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Battling winds gusting up to 40 mph, Vandalia junior Derrick Herker finished in a tie for 26th at the Illinois State Golf Tournament last weekend, shooting a two-day total of 157 in Bloomington.
“I’m ecstatic,” said first-year coach Brandon Taylor. “Hopefully, it shows him he can hang with the big dogs in the state tournament, and next year, he can go back and improve on his finish.”
But on Friday, it didn’t appear Herker was going to stay around the top of the leaderboard after shooting a 79 and quadruple-bogeying hole No. 9 to finish the day in 40th place.
“I pulled a three-wood straight left into the other fairway,” Herker said of that hole. “Then, I tried getting too cute with the next chip shot, and it went in the water.
“It was a horrible hole.”
On hole No. 18, Herker double-bogeyed, because his tee shot went into the water.
Taylor said he was not concerned on Saturday, even though Herker had made those two errors.
“I told him at breakfast, ‘There’s nothing you can do about it now. Just try to improve, and stay with it. Let all the other kids make the mistakes,’” Taylor said. “And he did that.”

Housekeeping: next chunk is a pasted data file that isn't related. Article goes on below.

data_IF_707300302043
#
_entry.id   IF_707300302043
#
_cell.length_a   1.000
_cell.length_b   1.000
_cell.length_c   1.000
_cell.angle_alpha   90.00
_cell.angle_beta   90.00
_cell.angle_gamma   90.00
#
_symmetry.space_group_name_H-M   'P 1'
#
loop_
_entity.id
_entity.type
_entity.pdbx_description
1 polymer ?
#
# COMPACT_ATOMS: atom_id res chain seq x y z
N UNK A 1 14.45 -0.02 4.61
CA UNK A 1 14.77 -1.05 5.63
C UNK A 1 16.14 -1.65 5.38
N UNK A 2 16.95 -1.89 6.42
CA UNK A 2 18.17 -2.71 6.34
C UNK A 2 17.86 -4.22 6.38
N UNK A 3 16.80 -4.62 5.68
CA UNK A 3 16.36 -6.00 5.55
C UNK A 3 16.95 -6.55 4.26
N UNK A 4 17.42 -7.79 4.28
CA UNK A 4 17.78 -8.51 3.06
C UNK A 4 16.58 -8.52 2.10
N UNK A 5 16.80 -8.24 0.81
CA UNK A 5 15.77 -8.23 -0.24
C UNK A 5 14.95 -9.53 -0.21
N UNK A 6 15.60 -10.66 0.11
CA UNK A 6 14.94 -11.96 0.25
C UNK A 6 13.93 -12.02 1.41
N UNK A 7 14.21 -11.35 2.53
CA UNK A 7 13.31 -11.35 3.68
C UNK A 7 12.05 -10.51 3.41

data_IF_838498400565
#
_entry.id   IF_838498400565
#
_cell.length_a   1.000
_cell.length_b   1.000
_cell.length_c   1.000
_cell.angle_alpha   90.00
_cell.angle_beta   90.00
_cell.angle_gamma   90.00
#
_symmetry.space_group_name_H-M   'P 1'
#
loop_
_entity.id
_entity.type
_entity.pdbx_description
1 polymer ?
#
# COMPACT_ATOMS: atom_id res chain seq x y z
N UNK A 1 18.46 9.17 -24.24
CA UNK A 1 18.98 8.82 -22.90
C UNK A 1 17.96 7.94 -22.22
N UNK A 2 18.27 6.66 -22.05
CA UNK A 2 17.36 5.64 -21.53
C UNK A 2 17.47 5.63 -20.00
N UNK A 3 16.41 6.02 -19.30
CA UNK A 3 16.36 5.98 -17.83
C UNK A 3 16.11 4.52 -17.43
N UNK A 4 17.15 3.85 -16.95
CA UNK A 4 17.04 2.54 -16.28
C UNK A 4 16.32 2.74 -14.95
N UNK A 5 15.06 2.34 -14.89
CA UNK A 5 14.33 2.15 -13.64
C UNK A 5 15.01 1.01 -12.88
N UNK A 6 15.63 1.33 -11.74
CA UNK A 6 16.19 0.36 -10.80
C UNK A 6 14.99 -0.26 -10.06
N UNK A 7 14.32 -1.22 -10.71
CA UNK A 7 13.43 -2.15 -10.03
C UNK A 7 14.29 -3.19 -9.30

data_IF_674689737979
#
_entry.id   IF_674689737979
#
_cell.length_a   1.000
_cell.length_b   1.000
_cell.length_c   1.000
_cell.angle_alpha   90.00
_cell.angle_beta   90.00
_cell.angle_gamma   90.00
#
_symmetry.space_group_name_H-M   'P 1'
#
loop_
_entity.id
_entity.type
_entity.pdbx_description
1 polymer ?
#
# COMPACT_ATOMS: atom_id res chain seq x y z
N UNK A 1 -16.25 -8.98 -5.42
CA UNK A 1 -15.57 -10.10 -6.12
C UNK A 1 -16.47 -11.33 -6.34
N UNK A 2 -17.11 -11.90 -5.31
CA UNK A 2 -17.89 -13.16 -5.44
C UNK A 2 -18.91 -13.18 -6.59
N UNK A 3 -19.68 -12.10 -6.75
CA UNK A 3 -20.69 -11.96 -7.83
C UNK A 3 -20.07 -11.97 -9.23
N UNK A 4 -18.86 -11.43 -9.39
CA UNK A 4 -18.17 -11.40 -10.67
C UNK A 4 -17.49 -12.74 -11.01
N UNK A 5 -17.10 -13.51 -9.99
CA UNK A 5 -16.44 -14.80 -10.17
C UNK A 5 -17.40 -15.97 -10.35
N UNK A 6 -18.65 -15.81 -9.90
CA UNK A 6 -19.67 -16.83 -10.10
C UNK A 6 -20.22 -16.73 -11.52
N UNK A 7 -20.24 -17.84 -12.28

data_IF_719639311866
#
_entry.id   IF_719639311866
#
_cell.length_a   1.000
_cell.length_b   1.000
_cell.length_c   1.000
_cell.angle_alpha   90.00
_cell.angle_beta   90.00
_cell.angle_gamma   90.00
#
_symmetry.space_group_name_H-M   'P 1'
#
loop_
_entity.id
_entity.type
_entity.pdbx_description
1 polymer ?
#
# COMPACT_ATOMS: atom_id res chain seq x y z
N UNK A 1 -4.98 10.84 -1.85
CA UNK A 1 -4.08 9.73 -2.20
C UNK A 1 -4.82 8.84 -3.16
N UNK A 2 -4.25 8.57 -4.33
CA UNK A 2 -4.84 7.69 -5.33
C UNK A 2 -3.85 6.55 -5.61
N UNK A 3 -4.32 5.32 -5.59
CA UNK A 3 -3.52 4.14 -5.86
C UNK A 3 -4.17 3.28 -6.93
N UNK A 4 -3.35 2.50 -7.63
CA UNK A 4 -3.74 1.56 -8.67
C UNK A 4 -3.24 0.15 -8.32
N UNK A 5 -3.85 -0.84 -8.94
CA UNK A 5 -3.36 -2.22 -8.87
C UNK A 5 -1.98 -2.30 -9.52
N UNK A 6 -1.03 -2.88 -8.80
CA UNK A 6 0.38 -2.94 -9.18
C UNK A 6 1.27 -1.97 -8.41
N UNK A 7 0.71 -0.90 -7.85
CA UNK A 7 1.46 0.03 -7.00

Scoring no worse than a bogey on each hole on Saturday, Herker mastered the two holes that had doomed him the day before, shooting a par on 18 and a birdie on nine to finish one stroke better than Friday.
“On 18, I told myself, ‘Do not go in the water. If you have to do anything, go left because you have enough room over there,’” Herker said. “On No. 9, I told myself, ‘Just swing through.’
“I swung it, it went right down the middle and I got up and down for a birdie.”
Taylor said he was pleased that Herker erased those bad shots from his memory.
“That’s all you can ask for,” Taylor said. “He did what he said he was going to do, playing for pars.”
There were 111 golfers at the tournament, and Winchester senior Nate Davis placed first with a 145. Mt. Carmel won the team title by five strokes over St. Anthony.
With Herker returning next season as a senior leader, Taylor said his experience will of primary importance during practices and regular-season matches.
“It’s a huge asset for us,” he said. “Hopefully, we can relate that back to practice and show kids what they need to do.”